If y’all are anything like us, the exile part of Biblical history is the haziest. Even in our Bible story sets we love and use in our ministry in Madagascar, we basically jump from King David to Jesus, with a brief stop to hear how Isaiah predicts Jesus.
But in terms of Israel’s story–the story of the descendants of Abraham–exile is a critical epoch, a fulcrum. Much like how we view our own wars as Americans, or 9-11, or, now, COVID-19, the exile is a major historical event for Israel that divides her history into two parts: pre-exilic and post-exilic.
So, we want to give some brief background info and starting definitions as we try to dive deeper into the words of the prophets around exile. If you want to go further in your study, here are a couple of great resources to explore:
- Bible Project video on exile
- book on Exile by N. T. Wright and others
In the meantime, here are some ideas to get us started.
Exile connotes the loss of all that is familiar and comfortable. Emotionally, it is characterized by confusion. In the Bible, exile starts in the Garden of Eden, when humans decide to define what is good or bad on their own, without God. As a result, they can no longer live with God and they are cut off from him, Eden, and life itself. But God promised to bring them home and defeat their enemies through another person.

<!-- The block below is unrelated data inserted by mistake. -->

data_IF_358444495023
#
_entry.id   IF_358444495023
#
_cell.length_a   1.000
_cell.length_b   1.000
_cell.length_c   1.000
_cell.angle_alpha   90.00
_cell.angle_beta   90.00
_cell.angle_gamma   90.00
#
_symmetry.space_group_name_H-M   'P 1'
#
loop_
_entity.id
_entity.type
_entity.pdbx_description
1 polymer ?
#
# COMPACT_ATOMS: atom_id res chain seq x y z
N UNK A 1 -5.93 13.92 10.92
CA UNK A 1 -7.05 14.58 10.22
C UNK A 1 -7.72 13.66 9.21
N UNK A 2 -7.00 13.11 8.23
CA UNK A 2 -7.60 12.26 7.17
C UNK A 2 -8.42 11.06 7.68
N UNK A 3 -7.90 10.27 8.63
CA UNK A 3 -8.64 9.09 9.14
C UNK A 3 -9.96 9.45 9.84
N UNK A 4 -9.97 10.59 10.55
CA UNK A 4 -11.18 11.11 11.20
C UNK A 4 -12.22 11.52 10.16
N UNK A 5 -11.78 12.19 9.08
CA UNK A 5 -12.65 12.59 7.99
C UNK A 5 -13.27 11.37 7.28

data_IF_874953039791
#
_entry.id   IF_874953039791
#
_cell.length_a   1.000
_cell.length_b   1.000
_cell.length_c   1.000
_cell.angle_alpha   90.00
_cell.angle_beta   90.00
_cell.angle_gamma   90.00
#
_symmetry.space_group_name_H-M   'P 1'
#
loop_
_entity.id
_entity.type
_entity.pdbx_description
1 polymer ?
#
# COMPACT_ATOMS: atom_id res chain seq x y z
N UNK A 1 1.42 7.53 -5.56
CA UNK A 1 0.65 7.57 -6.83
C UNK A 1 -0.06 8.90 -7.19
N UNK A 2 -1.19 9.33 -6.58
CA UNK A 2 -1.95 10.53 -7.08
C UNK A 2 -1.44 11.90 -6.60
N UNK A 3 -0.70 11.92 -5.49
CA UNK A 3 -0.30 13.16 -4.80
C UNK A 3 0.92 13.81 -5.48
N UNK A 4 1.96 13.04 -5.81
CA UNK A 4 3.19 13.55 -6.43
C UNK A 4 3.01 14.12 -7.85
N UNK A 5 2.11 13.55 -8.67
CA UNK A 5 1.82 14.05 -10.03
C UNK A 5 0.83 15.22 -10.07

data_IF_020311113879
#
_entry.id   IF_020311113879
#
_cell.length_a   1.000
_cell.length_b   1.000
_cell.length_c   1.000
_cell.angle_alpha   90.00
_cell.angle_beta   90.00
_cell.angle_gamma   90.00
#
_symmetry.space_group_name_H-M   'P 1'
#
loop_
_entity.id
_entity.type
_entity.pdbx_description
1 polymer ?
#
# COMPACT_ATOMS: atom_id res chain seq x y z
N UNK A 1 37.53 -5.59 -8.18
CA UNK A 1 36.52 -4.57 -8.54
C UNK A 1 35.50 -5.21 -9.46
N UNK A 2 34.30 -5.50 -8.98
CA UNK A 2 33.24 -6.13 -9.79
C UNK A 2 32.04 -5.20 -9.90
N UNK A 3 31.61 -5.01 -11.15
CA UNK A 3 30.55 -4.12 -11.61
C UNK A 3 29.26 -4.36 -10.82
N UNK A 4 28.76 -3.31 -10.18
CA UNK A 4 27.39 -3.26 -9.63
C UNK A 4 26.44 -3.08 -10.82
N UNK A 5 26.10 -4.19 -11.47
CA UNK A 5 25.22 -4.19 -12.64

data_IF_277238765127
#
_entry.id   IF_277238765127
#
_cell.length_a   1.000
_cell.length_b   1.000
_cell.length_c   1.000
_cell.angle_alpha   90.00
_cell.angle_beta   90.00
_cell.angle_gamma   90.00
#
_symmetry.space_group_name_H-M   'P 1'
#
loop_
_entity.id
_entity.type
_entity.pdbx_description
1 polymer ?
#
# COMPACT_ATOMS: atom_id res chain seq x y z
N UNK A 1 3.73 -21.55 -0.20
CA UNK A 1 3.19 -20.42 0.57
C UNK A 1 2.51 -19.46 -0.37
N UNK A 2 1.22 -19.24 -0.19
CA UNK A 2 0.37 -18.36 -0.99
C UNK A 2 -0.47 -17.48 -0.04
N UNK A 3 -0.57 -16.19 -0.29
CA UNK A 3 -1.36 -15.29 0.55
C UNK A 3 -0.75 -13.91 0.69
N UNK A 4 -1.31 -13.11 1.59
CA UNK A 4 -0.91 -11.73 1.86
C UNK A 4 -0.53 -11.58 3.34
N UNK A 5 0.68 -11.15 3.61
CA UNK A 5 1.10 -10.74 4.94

God promised Abraham, one specific human, he would bless the world through him. Though he told Abraham to leave his home, he would give him another home in the Promised Land. Year after year, people waited for God to bring them home to this place. And though God continued to work through people (like Moses) and save Abraham’s people from death, slavery, etc., they never quite got back to the Garden. Eventually God did come to live with them. They finally made it into the Promised Land. They built a flourishing empire under some good kings—like King David that made people believe that perhaps everything was coming back together. But it wasn’t to be.